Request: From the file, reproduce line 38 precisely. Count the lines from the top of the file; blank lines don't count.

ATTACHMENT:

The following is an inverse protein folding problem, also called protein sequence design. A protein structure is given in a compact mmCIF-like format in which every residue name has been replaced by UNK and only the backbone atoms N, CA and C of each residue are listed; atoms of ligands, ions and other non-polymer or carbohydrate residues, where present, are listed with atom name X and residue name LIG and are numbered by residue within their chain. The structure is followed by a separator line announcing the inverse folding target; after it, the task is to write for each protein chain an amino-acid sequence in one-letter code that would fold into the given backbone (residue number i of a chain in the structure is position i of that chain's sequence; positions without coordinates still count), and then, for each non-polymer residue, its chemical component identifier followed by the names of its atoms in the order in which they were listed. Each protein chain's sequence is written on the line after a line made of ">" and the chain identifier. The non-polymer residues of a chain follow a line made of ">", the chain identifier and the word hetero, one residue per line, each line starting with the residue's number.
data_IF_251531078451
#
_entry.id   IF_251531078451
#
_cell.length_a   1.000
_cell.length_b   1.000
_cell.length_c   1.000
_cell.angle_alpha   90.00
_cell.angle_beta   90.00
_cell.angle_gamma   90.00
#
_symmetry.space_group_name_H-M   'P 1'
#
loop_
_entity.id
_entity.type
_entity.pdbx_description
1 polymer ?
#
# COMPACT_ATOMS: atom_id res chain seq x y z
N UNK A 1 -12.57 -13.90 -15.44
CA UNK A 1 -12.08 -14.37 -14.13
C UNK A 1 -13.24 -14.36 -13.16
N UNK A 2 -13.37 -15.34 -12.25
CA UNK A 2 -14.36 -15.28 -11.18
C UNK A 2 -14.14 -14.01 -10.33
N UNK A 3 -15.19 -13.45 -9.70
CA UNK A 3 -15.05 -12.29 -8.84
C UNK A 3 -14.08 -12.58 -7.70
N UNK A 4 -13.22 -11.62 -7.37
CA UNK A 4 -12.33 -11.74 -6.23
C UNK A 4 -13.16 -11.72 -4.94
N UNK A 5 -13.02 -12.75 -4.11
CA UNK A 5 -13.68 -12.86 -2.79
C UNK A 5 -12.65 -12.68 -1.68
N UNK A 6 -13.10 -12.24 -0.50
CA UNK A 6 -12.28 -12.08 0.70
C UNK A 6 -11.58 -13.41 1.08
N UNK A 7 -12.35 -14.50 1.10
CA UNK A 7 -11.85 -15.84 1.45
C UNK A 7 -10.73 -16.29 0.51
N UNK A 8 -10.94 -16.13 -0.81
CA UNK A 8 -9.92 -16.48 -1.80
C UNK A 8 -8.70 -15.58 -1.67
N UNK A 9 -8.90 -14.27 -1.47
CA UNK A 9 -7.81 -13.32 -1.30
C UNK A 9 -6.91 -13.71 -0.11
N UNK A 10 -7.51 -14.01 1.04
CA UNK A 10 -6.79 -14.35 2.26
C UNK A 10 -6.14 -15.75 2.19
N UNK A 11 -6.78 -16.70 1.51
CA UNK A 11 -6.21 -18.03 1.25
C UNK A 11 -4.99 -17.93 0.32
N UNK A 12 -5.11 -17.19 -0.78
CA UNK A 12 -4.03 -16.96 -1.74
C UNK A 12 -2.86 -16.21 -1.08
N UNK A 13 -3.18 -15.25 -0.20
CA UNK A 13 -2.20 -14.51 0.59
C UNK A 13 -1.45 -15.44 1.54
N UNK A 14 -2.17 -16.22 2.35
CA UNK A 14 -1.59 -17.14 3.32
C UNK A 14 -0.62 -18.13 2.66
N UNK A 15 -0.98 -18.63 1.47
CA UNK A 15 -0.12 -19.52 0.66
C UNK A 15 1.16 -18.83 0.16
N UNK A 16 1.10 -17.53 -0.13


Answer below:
CA UNK A 6 -12.28 -12.08 0.70